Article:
Worker rights and wellbeing


A consolidation of policies to support workers' rights and wellbeing, for a large membership-led activist organisation/union. It includes: Sickness policy, Parental Leave, Carers and compassionate leave, Time off in lieu and overwork, Additional leave, Trade union recognition, Staff access to counselling or other support, Annual leave, Pension contribution, Staff absence planning, and Parent and carer subsidy.

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Hello! Thank you very much to those sharing this policy!

I came across it, as I’m looking for a policy framework for mental wellbeing: what to do in the case of regular (unpredictable) ‘bad days’ when it’s not possible for a team member to carry out all their tasks? As it is not constant/clear, but rather unpredictable, a long term illness policy doesn’t seem to fit, so I’m looking for other ways of supporting members of staff and members of the same team.

If I may, I would like to ask a bit more about Staff access to counselling - in the context of this policy and other organizations who have similar policies/practices in place:

  1. who is ‘responsible’ to find a counselor (is this very individual or is there an (external) go-to person/team for the whole organization?)
  2. if it is, how is the ‘ask’ for this counselor defined? (in some cases the GP is involved, but would there also be members of the organization supporting here?)
  3. what if the cause of the trauma is outside of the workplace?

Thanks a lot for your thoughts!

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Hi Mari -
Thanks for the thoughts - I was actually involved in this policy in a previous role, so can speak to it a bit more specifically.

Around the counselling/wellbeing subsidy, the counsellor was always found by the worker, as we recognised how personal a choice having a counsellor is and didn’t want to impose that.

Beyond that it was pretty broad - and became broader in practice. We wanted to recognise that it was a bit of a joke to try to define what part of someone’s stress, anxiety, mental health concerns were ‘work related’ and what parts of it weren’t, as a mix of life and work stresses would always be in the mix in this organisation.

Once we’d acknowledged this, we really relaxed our definitions, both in terms of only applying the subsidy to counselling (recognising that some people would prefer to go to the gym, than speak to a counsellor as part of their mental health care) and also that it mattered less where their stress was coming from (unless organisational changes were needed in regards to work stress), and that the organisation benefited greatly by supporting staff’s mental health and wellbeing, more generally.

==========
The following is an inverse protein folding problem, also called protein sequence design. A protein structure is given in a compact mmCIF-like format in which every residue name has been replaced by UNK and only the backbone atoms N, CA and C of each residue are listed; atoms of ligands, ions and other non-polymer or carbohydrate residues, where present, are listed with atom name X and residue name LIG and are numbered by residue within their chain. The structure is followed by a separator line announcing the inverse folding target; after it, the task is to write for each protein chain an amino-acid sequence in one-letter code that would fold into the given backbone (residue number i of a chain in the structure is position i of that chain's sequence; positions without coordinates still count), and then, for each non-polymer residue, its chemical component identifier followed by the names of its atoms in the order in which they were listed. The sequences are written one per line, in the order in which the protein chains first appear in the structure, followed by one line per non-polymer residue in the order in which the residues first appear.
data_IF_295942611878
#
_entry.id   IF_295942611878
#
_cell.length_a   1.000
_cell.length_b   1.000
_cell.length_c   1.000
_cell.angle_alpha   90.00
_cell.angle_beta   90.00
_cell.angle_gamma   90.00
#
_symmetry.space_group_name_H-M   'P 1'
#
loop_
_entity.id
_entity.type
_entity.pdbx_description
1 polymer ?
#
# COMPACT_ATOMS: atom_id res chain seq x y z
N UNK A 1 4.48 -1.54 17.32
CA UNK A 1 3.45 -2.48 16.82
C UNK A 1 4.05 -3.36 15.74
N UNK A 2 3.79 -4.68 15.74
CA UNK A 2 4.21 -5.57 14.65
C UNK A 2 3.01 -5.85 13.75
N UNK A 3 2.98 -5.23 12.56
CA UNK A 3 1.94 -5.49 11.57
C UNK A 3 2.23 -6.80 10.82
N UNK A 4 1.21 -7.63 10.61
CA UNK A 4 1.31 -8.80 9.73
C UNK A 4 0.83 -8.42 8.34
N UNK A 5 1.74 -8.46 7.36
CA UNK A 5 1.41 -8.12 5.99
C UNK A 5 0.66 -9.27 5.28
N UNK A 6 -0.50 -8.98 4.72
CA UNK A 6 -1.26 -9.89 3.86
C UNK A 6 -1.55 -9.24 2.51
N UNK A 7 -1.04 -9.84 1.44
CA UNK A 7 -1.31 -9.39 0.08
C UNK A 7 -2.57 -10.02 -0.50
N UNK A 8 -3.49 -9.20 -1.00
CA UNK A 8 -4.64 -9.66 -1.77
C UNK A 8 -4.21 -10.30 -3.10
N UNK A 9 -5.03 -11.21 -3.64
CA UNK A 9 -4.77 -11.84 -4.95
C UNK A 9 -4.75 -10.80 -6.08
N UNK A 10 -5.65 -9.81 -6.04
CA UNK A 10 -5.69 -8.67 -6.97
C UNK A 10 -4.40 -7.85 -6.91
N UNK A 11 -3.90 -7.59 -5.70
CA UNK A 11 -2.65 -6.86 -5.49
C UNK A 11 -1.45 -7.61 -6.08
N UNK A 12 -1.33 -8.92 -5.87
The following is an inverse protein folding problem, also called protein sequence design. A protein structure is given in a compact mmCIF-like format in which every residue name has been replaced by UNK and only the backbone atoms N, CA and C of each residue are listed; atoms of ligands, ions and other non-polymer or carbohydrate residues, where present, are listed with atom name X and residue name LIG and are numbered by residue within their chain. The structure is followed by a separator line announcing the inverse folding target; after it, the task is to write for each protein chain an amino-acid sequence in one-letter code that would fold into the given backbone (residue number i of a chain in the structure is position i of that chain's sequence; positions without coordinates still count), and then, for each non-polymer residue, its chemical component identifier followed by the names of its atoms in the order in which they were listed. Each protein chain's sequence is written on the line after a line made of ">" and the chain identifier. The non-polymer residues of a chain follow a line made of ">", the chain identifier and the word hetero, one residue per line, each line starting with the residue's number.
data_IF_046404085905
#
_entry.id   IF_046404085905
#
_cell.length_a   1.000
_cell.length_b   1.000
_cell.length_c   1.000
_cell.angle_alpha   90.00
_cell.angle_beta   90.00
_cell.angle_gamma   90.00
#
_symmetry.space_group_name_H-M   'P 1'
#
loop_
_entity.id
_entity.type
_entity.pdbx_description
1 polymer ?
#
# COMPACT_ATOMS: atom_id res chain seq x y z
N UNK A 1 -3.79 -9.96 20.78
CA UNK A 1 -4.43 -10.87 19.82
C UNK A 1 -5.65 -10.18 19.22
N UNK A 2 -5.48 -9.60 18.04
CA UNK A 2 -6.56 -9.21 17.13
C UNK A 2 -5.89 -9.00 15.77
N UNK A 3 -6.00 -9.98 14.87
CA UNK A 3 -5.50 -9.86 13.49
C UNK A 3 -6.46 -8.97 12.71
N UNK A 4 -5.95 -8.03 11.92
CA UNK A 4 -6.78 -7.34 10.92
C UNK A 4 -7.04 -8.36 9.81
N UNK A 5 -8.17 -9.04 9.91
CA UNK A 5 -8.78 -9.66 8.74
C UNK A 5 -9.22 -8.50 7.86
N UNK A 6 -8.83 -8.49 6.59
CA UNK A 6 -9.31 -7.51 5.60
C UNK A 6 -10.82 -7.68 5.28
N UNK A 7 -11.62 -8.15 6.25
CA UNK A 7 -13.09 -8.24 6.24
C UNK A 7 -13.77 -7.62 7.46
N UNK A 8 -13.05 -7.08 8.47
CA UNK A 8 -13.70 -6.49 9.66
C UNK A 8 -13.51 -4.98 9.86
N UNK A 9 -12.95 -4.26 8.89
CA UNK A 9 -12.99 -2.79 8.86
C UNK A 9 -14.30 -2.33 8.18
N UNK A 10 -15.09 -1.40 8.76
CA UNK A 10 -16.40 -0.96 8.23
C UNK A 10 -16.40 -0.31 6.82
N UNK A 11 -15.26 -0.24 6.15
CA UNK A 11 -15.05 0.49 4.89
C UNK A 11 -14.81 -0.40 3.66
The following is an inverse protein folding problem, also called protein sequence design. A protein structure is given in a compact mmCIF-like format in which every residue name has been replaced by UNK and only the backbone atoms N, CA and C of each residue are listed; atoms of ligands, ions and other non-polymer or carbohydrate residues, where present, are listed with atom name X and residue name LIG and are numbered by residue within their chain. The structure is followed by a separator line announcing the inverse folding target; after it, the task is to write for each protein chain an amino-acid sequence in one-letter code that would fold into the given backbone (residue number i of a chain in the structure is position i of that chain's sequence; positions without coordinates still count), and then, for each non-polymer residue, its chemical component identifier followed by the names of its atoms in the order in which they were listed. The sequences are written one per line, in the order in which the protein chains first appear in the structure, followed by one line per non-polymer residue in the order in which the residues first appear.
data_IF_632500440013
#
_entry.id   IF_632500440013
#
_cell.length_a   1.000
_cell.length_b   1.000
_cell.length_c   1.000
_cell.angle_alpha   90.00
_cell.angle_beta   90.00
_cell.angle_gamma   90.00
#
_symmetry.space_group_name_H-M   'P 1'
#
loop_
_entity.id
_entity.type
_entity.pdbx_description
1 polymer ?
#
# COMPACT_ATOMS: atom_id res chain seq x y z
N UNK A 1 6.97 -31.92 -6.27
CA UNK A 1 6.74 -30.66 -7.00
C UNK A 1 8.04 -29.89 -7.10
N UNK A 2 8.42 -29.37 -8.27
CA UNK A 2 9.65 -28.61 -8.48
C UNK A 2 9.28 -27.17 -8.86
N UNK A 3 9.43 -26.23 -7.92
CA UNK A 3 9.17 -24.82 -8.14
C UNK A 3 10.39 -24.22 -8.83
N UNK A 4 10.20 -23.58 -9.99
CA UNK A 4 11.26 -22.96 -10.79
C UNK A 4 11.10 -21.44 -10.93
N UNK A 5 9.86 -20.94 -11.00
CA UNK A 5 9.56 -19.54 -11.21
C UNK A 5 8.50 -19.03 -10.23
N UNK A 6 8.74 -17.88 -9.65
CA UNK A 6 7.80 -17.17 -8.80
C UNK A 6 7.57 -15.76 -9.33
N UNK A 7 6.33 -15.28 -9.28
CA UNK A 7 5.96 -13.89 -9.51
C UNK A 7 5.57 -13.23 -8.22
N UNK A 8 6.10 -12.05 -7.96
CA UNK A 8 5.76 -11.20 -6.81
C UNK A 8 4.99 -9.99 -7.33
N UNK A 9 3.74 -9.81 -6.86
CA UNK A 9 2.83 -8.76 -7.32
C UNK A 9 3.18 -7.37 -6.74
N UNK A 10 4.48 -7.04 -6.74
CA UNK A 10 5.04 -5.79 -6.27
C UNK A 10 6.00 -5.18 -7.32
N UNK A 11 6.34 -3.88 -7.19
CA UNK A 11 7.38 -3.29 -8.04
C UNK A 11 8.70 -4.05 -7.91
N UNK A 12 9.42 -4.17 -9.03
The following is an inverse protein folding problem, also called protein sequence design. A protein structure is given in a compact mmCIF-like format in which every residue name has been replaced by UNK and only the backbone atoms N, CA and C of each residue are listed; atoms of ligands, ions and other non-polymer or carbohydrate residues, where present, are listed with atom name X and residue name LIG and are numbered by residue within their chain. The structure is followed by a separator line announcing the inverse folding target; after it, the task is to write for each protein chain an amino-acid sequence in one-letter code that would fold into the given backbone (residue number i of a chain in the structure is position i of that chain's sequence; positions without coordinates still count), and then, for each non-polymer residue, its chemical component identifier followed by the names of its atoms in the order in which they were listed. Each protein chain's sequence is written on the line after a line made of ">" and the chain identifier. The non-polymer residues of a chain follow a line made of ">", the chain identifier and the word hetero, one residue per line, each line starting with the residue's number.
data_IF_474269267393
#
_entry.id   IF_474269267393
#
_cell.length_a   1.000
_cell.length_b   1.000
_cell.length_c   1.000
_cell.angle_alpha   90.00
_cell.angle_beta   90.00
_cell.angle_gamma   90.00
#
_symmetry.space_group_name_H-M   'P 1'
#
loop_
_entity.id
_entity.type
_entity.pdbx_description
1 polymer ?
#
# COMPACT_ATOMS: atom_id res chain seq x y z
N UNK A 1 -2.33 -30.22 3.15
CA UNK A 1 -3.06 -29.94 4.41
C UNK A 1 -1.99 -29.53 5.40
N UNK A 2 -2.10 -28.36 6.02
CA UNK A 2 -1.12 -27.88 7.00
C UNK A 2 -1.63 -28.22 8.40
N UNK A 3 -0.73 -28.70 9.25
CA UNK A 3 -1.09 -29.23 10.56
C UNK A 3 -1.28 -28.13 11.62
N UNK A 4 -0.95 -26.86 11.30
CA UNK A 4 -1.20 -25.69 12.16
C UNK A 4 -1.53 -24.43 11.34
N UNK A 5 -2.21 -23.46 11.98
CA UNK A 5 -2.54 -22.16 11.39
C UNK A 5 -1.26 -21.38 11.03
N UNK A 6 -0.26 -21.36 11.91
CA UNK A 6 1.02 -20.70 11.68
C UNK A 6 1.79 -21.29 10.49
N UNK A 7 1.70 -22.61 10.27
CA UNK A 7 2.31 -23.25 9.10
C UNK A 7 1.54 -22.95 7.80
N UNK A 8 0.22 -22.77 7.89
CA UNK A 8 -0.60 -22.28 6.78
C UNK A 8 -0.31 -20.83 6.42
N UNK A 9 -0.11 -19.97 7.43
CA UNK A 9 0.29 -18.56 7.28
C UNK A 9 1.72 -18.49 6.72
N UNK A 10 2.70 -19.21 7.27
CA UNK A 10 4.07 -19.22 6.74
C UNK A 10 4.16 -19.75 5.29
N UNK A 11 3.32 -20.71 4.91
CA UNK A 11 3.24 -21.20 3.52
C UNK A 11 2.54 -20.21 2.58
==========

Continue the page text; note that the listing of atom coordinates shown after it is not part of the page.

It took time to build the case for the budget around this, but it was received really well, especially once we stopped trying to define it too narrowly.

There was still active need to build the case for the value of it with some staff, more than others, but that’s another messy story that taps into building understandings of different people’s relationships to trauma and support!

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re: the mental health days off… I feel like the folks from Level Up might have some more specific policies on this… not sure if they’ve joined yet, but will reach out to them.

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This is interesting, wondering how the budget prob was solved, is it by increasing overheads flin funding bids and stuff to build this cushion? Or fundraising specifically for this? Not enough funders out there seem to be understanding about these core capacity needs

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Definitely true re: funders not often getting this stuff. Have been finding some shift amongst some UK funders in the last few years (JRCT, Lankelly Chase and others seem to be a bit further ahead), but it’s still far from the norm.

In this organisation, it was partly made easier by having a reasonable amount of unrestricted membership income, which could be used to fund (some of!) the things that were harder to get specific funding for. I definitely realise that’s not an option for a lot of orgs tho.